How to find your niche as an aspiring copywriter, five tips
So, you’ve decided to start as a copywriter for yourself. You will transform dry information into smooth commercial texts that convince potential customers to buy. A nice step towards a creative career, but where the hell do you start?
If you are just starting out as a copywriter, it is useful to begin with determining your niche. A niche is a special segment in the market which is defined by the products and services created for a special and unique audience. It can also be a specific solution to a unique problem.
If you find out what your niche is, it is much easier to sell yourself (for a higher rate) because you have a defined and specialized offer. Think of it this way: if you are looking for a copywriter as a yoga studio and someone offers their copywriting services without specialism, you would rather choose someone with an affinity for yoga, right? Even if you are a very good copywriter, nobody is specialized in all niches. And you shouldn’t want that!
Knowing what your niche is, is your golden ticket: the longer you write copy within your niche, the better you get and the more people know that you are the “go-to” copywriter in that segment.
All nice and peachy, but how do you find out what your niche is? Don’t worry, I’ll give you some tips to get you started:
What is a niche?
The word “niche” is short for “niche market” and means a specific part of a particular market. Because a niche is so specific, there is less competition. The more specific the niche, the fewer providers and the more likely you are one of the few with a specialization.
A few examples of niches in copywriting: beauty, food, personal development, internet marketing, technology, relationships, fashion and real estate.
As I mentioned above, as a copywriter you simply cannot specialize in all these diverse subjects. Time to choose!
What makes your heart beat faster?
Finding your niche involves trial and error. It’s an organic process, so try to enjoy it and don’t blindly focus on a particular category that you hoped would become your speciality. Try to find out what interests you. What experiences, apart from writing, have made your heart beat faster and would you like to experience more often? Which brands give the opportunity to relive that experience? Which brands arouse your interest?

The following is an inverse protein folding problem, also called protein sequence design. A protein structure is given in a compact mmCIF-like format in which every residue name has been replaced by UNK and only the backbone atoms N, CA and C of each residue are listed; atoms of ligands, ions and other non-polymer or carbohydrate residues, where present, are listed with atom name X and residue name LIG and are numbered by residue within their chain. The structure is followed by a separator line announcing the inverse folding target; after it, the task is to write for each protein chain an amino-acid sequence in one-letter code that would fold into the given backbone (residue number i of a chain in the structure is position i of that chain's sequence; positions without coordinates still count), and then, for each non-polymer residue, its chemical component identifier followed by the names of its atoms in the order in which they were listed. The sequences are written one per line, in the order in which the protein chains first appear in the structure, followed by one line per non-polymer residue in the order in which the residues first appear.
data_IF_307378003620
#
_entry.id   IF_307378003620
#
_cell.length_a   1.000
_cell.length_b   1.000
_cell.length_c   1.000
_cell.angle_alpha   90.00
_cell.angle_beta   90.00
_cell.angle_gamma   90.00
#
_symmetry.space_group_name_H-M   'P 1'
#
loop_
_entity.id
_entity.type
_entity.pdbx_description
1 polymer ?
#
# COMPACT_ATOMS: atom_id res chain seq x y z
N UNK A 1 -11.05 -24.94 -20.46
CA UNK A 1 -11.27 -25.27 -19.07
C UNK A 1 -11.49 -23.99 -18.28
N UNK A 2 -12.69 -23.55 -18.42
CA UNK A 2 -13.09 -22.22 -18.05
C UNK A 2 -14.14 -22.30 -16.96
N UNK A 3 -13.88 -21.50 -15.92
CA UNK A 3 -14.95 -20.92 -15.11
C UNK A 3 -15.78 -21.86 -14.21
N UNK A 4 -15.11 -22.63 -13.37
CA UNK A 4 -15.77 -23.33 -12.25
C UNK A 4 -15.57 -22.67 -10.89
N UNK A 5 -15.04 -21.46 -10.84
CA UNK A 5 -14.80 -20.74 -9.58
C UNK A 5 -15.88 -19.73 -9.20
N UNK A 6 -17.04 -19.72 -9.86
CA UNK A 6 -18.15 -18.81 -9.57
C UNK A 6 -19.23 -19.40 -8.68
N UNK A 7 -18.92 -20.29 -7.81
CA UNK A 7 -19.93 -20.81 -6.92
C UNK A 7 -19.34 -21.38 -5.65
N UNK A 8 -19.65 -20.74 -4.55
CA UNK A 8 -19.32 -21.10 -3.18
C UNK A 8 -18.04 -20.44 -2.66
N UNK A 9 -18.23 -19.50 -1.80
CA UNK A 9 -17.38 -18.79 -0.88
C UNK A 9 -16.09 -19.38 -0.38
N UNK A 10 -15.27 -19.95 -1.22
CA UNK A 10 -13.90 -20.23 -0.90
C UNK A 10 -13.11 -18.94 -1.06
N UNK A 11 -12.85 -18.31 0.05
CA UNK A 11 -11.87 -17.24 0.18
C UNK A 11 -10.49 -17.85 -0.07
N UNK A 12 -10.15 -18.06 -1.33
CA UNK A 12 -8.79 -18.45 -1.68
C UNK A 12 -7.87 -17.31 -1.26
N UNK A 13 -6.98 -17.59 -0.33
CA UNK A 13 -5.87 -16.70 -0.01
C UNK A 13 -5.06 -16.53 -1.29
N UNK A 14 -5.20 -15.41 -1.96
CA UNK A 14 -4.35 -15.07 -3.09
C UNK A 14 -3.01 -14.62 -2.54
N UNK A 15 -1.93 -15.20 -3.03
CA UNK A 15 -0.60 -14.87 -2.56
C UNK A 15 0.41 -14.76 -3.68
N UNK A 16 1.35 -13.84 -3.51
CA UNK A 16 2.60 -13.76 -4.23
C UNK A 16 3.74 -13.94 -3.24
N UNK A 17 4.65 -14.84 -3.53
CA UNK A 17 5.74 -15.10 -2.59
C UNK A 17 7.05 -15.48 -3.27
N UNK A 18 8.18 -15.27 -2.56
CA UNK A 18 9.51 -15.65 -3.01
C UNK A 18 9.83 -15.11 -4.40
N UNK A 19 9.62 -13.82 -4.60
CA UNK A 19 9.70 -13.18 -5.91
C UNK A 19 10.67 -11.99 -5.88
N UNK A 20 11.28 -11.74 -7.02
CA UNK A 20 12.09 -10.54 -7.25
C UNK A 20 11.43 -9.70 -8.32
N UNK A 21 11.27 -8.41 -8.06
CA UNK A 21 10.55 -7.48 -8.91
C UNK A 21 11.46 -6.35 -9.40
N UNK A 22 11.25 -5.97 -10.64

The basis for finding your niche is finding your genuine interests. Without that natural curiosity and drive to learn more, you will never be able to hold on long enough to become specialized in your niche. Writing about something you think is boring for your money is exactly what you don’t want, right?
Determining your niche
When you have a list of interests that you know you could spend hours researching, it’s time to make a choice, because the more specialized your niche, the less competition. Try to find the right balance because if you are too specialized, there may be little to no demand for it. Now choose two “sub-niches”. For me, these are technological services and products that initiate personal development, and books about personal development (preferably with a touch of tech). I personally find these very interesting topics, for which I have an intrinsic tendency to learn more about them. For fun, I like to read books about it, watch YouTube videos and scroll for an indefinite period of time through articles about these topics for example.
Do you feel the same for the topics you have chosen? Then you are on the right track!
Research your niche
Everything stands or falls with solid research. The more you know about the audience you are writing for, what the competition is doing and the size of the market, the better you can determine what type of copy you can write. Try to map out for yourself what the market looks like and what products/services are offered in your niche.
Create an inspiration folder on your computer where you save everything that gives you the inspiration to write for your niche. Think of quotes, passages from a book, articles, websites, Instagram posts etc. and make a list of products, services and brands within your niche that you would like to write for. If this turns out to be a short list, you may be a little too selective. To stick with the yoga school example: you can make the variety of topics as broad as you want: from meditation mats to an interview with the Dalai Lama (possibly a bit too far fetched, but hey, you know what I mean).
Long story short: Open Google and investigate!
Finally: Start writing. If you are just starting out it may seem intimidating to start with a portfolio. You don’t have customers yet, and to get customers you need to show your portfolio. A vicious circle that you cannot get out of if you don’t simply start writing. Choose a brand you would like to write for, come up with a good angle: something you would like to read about and write that article! When you have finished this you can always choose to send your article to the company and offer your services. You can also choose to rewrite existing copy in a way that you find better suited to that brand or company and thus offer your copy services.
The more you write and build your portfolio, the better you become in determining which niche suits you. The best thing to do is just start, be honest with yourself about where you get your energy from and most importantly don’t give up.
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